When you have irritable bowel syndrome (IBS), experiencing any symptoms, even mild ones, can impact your quality of life. If you’re living with IBS, you’ll know that there are times when your symptoms get worse. Sometimes, other severe symptoms may occur that you think are related to your IBS but are really caused by another condition.

One way to establish a good relationship with your doctor is to ask them about the circumstances and symptoms they would like you to call them about. Because your doctor knows your unique health history, they can establish guidelines in advance to help you answer the questions “Is this normal?” and “Is this worth calling my doctor about?” Read on for specific instances and occasions that warrant picking the phone and calling your doctor’s office.

While doctors don’t exactly know what causes IBS, multiple factors can contribute. These include that your gastrointestinal (GI) tract is more sensitive to the effects of bacteria, gas, and bloating. Hormonal swings, stress, and anxiety can also aggravate the digestive tract, as can eating certain foods known to contribute to GI upset. All of these factors can come together to cause IBS symptoms.

You may go through time periods where you have no IBS symptoms at all. Then, you may experience symptoms that are severe in nature. If you experience any of the following symptoms, call your gastroenterologist or the primary care provider that treats your IBS:

  • Abdominal pain: While you may experience occasional abdominal pain, having severe pain is a warning sign that you should call your doctor. Severe pain is pain that you would rate a 7 or higher on a scale of 1 to 10, with 10 being the worst pain ever.
  • Cramping: Severe cramping that makes it hard to accomplish daily tasks should not be ignored and is often a sign that your bowels are moving too fast.
  • Gas: Gas that is strong-smelling, foul-smelling, or otherwise different from your usual patterns is a cause for concern. Sometimes gas can also be painful and may make it difficult for you to go to work or school.
  • Mucus in your stool: Sometimes when your gastrointestinal tract is irritated, your colon may start releasing mucus.
  • Severe diarrhea and/or constipation: While diarrhea and constipation may be symptoms of your condition, any symptoms that are out of the ordinary for you, such as an extended time period of either symptom, can indicate cause for concern.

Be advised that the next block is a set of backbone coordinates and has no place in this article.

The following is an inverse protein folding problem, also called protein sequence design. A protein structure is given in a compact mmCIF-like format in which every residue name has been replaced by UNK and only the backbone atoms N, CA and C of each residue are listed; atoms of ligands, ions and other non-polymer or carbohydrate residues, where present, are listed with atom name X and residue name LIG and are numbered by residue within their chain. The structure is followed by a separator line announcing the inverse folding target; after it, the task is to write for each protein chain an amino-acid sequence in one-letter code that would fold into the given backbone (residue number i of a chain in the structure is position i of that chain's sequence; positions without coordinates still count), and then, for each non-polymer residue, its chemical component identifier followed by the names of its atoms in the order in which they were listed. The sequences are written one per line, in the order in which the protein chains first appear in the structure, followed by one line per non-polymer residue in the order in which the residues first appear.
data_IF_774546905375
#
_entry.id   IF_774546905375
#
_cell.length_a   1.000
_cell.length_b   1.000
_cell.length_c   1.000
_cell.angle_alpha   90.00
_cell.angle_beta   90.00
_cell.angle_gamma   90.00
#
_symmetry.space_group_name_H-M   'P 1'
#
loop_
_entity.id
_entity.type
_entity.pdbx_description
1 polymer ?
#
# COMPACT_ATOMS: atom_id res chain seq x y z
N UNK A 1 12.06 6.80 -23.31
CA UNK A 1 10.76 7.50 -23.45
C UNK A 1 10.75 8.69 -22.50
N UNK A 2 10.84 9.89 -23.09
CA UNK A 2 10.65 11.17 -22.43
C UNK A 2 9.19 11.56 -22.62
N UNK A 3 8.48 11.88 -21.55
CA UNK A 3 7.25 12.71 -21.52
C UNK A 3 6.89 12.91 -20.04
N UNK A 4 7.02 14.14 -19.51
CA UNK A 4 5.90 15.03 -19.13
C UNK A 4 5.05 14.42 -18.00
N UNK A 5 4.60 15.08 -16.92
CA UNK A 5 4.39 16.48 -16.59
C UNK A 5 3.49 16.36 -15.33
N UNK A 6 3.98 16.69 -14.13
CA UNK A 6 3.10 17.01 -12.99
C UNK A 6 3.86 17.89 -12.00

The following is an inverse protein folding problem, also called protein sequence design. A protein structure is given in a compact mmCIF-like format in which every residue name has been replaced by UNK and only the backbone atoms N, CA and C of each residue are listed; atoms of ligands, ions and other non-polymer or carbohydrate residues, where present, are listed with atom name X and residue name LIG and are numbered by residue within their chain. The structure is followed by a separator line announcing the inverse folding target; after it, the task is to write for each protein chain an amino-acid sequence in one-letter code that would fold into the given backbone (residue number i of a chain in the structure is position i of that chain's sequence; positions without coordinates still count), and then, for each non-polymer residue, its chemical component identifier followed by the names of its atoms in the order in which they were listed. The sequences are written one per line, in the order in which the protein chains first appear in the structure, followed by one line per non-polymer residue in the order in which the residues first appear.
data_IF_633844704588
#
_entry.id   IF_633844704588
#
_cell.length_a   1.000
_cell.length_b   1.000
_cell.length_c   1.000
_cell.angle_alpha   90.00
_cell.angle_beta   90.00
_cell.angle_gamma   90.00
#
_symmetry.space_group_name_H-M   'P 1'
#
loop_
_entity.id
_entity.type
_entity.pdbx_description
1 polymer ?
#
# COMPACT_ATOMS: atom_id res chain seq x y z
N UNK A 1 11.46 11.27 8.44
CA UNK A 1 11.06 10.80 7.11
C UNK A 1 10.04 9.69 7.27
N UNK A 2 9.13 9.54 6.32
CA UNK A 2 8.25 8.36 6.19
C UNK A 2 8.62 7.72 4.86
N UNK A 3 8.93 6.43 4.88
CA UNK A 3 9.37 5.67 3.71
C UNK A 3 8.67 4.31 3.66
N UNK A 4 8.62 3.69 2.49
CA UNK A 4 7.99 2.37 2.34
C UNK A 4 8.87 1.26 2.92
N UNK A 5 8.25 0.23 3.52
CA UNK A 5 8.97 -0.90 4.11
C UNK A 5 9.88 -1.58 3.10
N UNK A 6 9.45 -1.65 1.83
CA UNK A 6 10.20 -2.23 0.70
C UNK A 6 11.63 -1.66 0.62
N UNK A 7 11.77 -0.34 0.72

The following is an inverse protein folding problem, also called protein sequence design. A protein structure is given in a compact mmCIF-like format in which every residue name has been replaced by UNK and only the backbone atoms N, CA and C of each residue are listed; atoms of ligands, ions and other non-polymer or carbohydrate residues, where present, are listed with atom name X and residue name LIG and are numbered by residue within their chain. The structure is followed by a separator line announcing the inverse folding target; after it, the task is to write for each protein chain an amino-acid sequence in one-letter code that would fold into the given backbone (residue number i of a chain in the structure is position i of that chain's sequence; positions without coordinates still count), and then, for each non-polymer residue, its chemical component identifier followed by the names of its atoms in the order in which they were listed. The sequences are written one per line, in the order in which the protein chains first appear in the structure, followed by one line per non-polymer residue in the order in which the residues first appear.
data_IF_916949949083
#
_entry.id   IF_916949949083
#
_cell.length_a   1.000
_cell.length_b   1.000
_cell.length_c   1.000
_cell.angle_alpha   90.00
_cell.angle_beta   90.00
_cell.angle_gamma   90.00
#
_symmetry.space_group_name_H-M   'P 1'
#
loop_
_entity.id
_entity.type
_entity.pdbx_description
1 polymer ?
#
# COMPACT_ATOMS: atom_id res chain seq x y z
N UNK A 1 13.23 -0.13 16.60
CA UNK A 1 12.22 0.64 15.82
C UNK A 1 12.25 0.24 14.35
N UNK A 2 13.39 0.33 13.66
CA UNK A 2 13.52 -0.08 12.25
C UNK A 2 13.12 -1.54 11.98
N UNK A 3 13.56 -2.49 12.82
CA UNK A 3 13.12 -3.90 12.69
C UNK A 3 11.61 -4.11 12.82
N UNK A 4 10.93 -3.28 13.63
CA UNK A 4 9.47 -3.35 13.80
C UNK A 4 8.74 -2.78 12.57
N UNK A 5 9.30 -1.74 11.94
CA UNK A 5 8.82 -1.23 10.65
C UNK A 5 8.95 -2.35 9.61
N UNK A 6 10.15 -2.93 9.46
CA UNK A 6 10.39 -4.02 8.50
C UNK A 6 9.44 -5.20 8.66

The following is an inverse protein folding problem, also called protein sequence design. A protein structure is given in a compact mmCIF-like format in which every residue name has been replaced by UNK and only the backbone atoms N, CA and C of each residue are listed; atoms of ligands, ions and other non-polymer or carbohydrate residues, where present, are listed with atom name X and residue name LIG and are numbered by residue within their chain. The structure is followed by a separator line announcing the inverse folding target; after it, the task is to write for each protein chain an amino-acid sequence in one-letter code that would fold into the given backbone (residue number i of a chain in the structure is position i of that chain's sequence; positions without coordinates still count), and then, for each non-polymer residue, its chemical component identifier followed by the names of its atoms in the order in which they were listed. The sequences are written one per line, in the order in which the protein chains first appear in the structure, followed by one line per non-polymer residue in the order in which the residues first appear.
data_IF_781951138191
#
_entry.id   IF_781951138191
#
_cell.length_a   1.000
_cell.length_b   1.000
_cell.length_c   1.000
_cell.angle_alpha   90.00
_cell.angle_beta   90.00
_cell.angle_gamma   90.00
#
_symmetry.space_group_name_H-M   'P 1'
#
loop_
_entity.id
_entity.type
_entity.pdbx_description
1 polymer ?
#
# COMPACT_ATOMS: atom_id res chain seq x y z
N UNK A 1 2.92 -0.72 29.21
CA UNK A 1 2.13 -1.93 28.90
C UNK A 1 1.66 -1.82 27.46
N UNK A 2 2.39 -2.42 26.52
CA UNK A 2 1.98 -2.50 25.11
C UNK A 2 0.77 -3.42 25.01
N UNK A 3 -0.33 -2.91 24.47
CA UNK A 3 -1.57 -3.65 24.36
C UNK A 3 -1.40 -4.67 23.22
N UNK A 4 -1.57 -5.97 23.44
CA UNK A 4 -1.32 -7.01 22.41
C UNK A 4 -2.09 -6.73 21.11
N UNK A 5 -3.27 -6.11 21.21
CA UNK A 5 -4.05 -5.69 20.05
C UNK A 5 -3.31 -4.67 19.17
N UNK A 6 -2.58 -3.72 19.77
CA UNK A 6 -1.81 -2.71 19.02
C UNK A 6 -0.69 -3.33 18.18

As a general rule, any time you experience symptoms that are worse than your usual symptoms or new symptoms that affect your daily life, talk to your physician.

If you’ve recently started new medications related to your IBS, you may also wish to call your doctor and ask if any new symptoms are related to your medications. For example, some medications to stop intestinal spasms and cramping can cause constipation or problems urinating. However, you should not stop taking your medications unless your doctor advises you to do so.

Sometimes you may have abdominal symptoms that you think are related to your IBS but are actually symptoms of another condition. If one of these symptoms is blood in your stool, you should seek immediate medical attention. Blood in your stool or black, tarry stools could indicate the presence of a GI bleed, where an area of your intestine or stomach is bleeding. Blood in the stool is not a typical symptom associated with IBS. While mucus in the stool may be expected, blood in the stool is not.

Other symptoms that you may experience that do not typically occur with IBS include:

  • feeling dizzy
  • joint, skin, or eye discomfort
  • pain that is getting progressively worse
  • significant lack of appetite
  • sudden weight loss
  • symptoms that occur only at night that cause you to wake up frequently

If you have a family history of serious gastrointestinal disorders, and you experience the above-mentioned symptoms, contact your doctor. Examples of these disorders include inflammatory bowel disease, celiac disease, or cancer.

If you experience changes in your symptoms, your doctor will likely conduct tests to find out what may have caused these changes. First, your doctor will ask you questions about your symptoms. They may ask questions like:

  • When did you first notice your symptoms?
  • How long have the symptoms been going on?
  • Do you notice anything that makes your symptoms worse or better?
  • Are you taking any new medications or have you changed your diet recently?

Your doctor will use your answers to these questions as a jumping-off point to determine a likely cause. Depending upon your symptoms, your doctor may order a blood test to ensure your blood levels are at an expected range. If your doctor thinks that inflammation or bleeding somewhere in your intestinal tract may be the cause, they may recommend a colonoscopy to view the inner lining of your colon for any irregularities.

Ideally, you should seek medical treatment as early as possible when you experience a change in your IBS symptoms. This can help your doctor determine if the change is cause for more treatments or a sign of another condition. Remember, anything that worries you is worth calling your doctor about.